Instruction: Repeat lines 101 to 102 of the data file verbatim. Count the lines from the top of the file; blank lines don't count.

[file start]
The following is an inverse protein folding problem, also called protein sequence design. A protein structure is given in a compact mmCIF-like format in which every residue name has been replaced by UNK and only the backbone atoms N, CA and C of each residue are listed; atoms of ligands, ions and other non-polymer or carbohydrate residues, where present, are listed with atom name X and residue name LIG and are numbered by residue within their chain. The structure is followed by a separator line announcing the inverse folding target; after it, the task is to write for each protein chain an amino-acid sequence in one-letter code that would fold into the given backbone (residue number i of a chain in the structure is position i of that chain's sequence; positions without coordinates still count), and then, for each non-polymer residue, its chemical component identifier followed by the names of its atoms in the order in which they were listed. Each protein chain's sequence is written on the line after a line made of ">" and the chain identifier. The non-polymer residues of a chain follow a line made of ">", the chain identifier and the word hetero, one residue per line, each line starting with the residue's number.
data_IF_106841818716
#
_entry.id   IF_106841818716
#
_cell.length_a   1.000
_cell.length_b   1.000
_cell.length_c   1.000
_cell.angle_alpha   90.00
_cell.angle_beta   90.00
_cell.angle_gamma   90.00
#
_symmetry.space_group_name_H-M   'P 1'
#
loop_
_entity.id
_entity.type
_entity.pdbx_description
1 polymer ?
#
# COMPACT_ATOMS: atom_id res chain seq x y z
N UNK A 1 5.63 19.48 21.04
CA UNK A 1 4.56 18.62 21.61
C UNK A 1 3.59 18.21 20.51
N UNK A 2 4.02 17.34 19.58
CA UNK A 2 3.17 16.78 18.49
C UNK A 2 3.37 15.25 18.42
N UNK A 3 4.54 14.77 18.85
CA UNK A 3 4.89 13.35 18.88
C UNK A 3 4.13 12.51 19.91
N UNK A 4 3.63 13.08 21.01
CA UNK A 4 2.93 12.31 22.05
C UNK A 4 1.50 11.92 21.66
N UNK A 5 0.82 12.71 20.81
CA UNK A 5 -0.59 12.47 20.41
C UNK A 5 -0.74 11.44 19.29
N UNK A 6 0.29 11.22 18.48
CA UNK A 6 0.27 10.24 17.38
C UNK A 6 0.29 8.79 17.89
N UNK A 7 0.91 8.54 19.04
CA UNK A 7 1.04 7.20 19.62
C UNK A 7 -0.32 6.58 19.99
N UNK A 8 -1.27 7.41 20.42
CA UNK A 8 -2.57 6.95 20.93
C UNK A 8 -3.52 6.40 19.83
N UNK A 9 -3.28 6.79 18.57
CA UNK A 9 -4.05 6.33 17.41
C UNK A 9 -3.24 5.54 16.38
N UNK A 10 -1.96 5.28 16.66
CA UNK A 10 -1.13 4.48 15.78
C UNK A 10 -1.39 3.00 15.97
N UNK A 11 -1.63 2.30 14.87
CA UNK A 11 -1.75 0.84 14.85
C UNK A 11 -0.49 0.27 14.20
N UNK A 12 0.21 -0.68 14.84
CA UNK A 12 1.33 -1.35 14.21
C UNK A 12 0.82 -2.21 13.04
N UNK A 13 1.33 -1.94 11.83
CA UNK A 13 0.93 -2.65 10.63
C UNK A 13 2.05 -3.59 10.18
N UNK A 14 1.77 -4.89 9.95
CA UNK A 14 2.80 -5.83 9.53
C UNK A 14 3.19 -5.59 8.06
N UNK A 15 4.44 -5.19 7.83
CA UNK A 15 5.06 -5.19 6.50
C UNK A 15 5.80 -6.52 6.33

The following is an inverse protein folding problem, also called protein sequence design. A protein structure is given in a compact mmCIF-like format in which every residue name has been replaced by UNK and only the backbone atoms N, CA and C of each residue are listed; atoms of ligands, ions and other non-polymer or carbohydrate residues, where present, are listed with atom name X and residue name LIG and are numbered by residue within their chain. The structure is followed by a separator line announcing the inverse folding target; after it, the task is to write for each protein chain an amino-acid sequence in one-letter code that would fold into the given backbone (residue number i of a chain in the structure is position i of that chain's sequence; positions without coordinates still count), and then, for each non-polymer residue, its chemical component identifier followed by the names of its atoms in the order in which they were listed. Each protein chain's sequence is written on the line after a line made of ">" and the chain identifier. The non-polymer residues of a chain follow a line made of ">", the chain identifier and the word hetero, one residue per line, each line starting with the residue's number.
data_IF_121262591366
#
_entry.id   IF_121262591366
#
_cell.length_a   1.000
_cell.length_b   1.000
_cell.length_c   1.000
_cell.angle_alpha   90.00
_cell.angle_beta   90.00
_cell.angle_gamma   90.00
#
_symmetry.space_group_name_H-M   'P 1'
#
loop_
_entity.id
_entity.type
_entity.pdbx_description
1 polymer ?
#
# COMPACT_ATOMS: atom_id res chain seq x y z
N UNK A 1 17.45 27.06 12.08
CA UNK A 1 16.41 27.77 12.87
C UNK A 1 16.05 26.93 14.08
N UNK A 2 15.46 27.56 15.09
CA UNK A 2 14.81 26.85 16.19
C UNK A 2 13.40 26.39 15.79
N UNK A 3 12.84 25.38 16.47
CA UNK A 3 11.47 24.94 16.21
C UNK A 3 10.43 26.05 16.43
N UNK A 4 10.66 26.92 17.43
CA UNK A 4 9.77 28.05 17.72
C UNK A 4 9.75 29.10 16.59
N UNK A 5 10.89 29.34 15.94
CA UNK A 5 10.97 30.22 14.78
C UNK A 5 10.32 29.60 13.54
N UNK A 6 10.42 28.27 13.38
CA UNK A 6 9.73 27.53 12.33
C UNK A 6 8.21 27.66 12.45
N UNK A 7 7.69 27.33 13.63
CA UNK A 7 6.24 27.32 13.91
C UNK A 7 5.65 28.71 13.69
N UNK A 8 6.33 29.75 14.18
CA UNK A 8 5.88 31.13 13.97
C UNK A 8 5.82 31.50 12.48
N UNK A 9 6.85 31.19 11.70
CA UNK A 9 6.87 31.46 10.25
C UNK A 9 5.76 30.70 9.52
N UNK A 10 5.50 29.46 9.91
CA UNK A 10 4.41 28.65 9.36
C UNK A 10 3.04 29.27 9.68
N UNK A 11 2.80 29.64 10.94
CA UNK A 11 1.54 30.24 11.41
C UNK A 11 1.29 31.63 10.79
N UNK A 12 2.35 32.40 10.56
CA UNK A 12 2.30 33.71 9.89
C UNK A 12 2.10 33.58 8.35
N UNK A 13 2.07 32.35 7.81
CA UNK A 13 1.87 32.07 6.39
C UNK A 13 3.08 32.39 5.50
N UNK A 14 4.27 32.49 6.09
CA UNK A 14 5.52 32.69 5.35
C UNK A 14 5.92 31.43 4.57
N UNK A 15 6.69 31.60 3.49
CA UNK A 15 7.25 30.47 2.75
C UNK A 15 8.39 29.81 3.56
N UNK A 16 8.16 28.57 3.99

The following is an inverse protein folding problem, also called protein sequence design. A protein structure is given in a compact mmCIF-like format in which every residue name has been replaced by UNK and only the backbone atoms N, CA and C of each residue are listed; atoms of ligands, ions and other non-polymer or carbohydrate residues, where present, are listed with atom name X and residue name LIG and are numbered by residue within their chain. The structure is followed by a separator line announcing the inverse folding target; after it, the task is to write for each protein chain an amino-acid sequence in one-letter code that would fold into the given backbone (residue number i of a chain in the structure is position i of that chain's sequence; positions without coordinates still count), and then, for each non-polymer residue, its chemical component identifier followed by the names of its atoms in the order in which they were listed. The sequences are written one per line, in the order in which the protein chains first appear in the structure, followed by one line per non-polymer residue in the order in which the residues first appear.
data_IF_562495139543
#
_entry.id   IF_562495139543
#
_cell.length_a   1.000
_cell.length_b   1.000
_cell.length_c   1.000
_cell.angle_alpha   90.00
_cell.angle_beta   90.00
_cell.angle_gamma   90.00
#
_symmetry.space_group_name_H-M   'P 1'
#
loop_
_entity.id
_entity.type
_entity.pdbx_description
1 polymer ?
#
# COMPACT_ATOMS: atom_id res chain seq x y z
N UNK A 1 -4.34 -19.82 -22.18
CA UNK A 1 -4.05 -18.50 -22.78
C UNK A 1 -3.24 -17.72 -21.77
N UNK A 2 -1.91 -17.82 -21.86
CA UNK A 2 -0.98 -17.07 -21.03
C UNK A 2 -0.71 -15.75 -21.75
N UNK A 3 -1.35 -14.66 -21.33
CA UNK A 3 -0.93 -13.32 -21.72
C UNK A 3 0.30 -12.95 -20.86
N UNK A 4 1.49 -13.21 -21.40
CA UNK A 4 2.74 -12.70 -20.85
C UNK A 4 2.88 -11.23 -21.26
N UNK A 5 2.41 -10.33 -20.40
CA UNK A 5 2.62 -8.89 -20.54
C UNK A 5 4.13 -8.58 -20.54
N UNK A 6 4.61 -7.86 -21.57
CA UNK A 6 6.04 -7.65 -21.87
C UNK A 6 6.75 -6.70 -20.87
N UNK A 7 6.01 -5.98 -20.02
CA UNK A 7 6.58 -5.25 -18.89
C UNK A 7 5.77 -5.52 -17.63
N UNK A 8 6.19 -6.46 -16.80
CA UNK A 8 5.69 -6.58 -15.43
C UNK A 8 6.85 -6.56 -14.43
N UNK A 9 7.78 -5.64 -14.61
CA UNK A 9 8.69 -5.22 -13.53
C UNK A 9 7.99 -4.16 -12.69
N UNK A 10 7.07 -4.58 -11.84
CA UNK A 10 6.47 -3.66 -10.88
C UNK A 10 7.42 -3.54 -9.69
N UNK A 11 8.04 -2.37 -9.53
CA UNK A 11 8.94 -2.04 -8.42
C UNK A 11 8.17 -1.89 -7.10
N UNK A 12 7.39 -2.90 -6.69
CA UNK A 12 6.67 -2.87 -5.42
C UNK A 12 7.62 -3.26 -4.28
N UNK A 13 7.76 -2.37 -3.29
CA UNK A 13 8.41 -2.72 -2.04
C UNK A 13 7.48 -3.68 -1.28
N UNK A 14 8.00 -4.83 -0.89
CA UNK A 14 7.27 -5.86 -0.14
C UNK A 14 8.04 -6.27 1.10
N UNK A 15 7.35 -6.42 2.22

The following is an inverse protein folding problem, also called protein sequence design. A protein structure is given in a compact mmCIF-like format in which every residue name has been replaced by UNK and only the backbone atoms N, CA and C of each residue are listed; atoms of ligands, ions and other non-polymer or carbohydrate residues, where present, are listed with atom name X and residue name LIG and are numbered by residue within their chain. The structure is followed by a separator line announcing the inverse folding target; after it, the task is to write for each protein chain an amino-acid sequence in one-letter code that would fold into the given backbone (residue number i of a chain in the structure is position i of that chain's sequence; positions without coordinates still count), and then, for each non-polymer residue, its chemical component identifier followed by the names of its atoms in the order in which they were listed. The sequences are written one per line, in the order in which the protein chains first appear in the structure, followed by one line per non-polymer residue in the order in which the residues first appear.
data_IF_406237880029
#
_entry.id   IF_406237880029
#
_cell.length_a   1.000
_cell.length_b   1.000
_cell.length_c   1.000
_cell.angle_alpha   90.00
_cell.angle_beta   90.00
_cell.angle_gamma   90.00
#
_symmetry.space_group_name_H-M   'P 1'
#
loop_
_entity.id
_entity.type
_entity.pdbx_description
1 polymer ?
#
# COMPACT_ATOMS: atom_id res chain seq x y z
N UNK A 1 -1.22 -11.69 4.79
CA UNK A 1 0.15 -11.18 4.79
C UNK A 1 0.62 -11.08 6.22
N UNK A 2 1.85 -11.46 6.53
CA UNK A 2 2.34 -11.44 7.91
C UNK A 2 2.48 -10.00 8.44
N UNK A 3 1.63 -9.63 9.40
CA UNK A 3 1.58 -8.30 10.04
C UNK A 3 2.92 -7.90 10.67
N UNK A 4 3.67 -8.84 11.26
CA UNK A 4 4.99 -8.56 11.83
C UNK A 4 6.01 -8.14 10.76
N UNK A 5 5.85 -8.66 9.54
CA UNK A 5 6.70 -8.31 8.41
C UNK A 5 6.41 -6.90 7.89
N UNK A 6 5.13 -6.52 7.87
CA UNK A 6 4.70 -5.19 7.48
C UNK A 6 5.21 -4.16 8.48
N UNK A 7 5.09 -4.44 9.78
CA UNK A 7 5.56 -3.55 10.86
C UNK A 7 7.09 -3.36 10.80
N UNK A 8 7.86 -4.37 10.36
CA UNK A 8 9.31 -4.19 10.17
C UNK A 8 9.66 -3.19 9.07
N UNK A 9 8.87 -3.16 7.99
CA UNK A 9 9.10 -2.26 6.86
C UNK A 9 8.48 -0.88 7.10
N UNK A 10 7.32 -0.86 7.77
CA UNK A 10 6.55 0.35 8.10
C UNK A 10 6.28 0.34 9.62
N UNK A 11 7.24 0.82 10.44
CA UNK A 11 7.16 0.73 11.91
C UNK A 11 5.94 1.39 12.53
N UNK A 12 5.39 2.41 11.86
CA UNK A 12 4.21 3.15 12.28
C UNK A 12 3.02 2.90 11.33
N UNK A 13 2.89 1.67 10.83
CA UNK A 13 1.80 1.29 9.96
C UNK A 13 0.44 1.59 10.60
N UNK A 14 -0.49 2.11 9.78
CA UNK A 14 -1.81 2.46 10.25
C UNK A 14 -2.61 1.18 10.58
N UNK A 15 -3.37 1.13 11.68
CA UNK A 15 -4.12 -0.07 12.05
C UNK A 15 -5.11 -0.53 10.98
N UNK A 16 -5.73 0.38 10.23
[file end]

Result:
CA UNK A 5 10.97 30.22 14.78
C UNK A 5 10.32 29.60 13.54